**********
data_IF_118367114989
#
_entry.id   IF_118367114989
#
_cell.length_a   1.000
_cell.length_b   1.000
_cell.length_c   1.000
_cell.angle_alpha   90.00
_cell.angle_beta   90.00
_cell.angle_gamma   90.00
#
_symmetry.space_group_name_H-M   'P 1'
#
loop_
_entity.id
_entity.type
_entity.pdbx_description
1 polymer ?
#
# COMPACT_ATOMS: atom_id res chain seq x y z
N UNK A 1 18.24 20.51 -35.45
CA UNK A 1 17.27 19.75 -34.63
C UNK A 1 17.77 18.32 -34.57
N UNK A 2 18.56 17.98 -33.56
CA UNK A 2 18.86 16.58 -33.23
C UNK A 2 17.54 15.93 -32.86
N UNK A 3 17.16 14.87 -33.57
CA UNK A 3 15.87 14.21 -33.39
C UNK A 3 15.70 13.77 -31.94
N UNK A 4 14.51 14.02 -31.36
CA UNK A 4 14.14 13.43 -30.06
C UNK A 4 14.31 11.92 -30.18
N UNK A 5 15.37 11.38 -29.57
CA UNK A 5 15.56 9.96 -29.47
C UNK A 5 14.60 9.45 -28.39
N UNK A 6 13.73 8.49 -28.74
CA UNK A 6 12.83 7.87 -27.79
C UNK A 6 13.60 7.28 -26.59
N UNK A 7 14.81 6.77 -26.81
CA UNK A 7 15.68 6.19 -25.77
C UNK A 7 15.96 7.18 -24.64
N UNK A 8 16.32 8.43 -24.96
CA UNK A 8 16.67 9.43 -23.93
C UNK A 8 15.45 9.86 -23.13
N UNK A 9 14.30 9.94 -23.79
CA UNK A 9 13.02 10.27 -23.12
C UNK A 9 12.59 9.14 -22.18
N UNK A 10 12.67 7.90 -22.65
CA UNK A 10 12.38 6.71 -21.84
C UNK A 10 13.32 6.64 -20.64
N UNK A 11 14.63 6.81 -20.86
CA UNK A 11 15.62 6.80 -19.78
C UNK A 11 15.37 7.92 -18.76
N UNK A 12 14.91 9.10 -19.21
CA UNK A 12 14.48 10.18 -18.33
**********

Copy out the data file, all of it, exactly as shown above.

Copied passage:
data_IF_118367114989
#
_entry.id   IF_118367114989
#
_cell.length_a   1.000
_cell.length_b   1.000
_cell.length_c   1.000
_cell.angle_alpha   90.00
_cell.angle_beta   90.00
_cell.angle_gamma   90.00
#
_symmetry.space_group_name_H-M   'P 1'
#
loop_
_entity.id
_entity.type
_entity.pdbx_description
1 polymer ?
#
# COMPACT_ATOMS: atom_id res chain seq x y z
N UNK A 1 18.24 20.51 -35.45
CA UNK A 1 17.27 19.75 -34.63
C UNK A 1 17.77 18.32 -34.57
N UNK A 2 18.56 17.98 -33.56
CA UNK A 2 18.86 16.58 -33.23
C UNK A 2 17.54 15.93 -32.86
N UNK A 3 17.16 14.87 -33.57
CA UNK A 3 15.87 14.21 -33.39
C UNK A 3 15.70 13.77 -31.94
N UNK A 4 14.51 14.02 -31.36
CA UNK A 4 14.14 13.43 -30.06
C UNK A 4 14.31 11.92 -30.18
N UNK A 5 15.37 11.38 -29.57
CA UNK A 5 15.56 9.96 -29.47
C UNK A 5 14.60 9.45 -28.39
N UNK A 6 13.73 8.49 -28.74
CA UNK A 6 12.83 7.87 -27.79
C UNK A 6 13.60 7.28 -26.59
N UNK A 7 14.81 6.77 -26.81
CA UNK A 7 15.68 6.19 -25.77
C UNK A 7 15.96 7.18 -24.64
N UNK A 8 16.32 8.43 -24.96
CA UNK A 8 16.67 9.43 -23.93
C UNK A 8 15.45 9.86 -23.13
N UNK A 9 14.30 9.94 -23.79
CA UNK A 9 13.02 10.27 -23.12
C UNK A 9 12.59 9.14 -22.18
N UNK A 10 12.67 7.90 -22.65
CA UNK A 10 12.38 6.71 -21.84
C UNK A 10 13.32 6.64 -20.64
N UNK A 11 14.63 6.81 -20.86
CA UNK A 11 15.62 6.80 -19.78
C UNK A 11 15.37 7.92 -18.76
N UNK A 12 14.91 9.10 -19.21
CA UNK A 12 14.48 10.18 -18.33